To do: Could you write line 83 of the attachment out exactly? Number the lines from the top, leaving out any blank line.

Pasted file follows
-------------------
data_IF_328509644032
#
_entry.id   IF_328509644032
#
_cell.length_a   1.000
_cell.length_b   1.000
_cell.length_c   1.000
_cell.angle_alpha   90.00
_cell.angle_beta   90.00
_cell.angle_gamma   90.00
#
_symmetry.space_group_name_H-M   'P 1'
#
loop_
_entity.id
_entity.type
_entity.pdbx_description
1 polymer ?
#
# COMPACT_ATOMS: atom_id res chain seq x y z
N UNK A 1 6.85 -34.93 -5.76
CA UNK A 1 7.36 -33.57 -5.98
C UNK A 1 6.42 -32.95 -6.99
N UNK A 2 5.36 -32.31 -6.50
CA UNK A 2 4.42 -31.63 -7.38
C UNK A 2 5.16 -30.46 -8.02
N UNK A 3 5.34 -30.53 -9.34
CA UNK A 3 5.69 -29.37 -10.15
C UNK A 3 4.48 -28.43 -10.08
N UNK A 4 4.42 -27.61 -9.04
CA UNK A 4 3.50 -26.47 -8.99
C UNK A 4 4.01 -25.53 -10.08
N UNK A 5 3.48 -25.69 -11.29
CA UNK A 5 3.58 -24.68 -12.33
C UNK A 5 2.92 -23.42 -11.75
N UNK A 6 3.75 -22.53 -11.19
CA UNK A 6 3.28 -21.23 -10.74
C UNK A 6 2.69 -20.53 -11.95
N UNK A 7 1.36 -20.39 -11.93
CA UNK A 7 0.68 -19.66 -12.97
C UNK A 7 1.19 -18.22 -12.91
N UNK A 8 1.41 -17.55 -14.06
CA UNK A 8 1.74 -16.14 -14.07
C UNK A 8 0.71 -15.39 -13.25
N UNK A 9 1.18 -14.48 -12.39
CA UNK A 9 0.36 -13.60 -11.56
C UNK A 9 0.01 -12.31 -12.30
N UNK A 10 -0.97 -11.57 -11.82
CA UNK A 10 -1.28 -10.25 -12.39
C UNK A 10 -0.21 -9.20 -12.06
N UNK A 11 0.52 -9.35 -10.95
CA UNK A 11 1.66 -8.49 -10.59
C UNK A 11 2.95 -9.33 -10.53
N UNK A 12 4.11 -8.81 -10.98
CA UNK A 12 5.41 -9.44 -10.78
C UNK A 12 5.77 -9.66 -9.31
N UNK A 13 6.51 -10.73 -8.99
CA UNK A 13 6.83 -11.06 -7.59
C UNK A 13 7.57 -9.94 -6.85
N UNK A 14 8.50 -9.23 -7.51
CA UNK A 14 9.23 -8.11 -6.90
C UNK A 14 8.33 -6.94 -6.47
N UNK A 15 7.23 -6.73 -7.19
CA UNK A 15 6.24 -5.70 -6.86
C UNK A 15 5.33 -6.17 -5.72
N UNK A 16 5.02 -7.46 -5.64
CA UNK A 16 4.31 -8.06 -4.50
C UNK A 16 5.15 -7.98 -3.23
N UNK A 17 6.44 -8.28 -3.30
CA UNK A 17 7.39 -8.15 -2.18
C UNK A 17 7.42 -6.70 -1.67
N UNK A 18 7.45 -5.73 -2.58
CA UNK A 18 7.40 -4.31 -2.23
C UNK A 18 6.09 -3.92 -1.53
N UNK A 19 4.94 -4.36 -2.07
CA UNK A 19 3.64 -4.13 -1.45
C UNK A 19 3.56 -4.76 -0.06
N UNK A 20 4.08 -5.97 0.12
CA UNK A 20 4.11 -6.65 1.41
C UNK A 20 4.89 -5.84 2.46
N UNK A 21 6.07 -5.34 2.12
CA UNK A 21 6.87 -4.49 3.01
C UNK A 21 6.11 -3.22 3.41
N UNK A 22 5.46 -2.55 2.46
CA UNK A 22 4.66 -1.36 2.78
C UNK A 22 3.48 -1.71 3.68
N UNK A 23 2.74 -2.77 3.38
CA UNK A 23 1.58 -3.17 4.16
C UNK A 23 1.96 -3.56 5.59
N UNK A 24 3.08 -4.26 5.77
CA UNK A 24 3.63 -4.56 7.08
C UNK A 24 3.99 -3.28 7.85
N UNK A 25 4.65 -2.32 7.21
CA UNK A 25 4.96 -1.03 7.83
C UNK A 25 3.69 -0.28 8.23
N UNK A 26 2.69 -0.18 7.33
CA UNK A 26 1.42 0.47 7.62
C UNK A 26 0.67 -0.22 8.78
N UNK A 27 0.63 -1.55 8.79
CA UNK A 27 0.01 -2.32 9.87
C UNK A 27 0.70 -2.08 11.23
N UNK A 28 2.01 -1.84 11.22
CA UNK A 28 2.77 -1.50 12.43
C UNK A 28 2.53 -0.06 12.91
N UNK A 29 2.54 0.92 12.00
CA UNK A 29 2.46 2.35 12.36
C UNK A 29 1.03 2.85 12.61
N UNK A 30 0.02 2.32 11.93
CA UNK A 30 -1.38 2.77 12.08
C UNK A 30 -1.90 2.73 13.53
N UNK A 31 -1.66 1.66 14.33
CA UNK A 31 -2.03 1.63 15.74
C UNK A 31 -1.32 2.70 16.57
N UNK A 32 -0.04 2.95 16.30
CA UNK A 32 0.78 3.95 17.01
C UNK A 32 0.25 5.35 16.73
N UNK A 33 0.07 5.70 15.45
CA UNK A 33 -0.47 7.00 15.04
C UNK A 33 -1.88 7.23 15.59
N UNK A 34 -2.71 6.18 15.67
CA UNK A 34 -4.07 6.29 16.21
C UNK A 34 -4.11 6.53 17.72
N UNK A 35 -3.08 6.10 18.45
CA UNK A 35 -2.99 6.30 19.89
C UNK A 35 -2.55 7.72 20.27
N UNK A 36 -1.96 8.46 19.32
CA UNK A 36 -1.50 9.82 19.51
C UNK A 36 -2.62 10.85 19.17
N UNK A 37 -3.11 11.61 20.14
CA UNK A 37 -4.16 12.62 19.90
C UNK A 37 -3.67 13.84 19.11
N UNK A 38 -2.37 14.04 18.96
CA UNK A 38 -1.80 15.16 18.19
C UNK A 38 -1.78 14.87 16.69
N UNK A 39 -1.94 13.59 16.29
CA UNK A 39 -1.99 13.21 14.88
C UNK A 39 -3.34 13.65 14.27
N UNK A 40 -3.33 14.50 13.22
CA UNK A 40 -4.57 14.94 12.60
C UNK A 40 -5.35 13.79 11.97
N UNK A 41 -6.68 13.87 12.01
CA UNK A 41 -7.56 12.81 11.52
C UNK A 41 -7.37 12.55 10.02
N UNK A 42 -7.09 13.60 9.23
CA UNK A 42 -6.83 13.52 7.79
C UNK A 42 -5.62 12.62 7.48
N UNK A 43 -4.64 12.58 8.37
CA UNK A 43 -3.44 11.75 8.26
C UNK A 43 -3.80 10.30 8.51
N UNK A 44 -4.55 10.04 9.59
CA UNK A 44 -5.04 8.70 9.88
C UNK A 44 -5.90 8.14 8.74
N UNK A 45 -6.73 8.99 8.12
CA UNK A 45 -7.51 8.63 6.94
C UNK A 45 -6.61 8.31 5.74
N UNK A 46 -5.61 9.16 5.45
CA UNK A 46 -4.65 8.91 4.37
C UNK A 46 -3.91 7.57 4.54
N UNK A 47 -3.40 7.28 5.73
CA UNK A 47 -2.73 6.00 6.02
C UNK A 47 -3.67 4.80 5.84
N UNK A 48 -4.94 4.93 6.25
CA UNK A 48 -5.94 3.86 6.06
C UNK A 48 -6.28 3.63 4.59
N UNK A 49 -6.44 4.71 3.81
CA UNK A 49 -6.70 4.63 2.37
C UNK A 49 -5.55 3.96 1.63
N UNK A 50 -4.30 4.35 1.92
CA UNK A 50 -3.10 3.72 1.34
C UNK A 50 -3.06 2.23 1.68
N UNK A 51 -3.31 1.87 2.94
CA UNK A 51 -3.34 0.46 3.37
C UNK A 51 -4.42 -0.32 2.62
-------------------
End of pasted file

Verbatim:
C UNK A 21 6.11 -3.22 3.41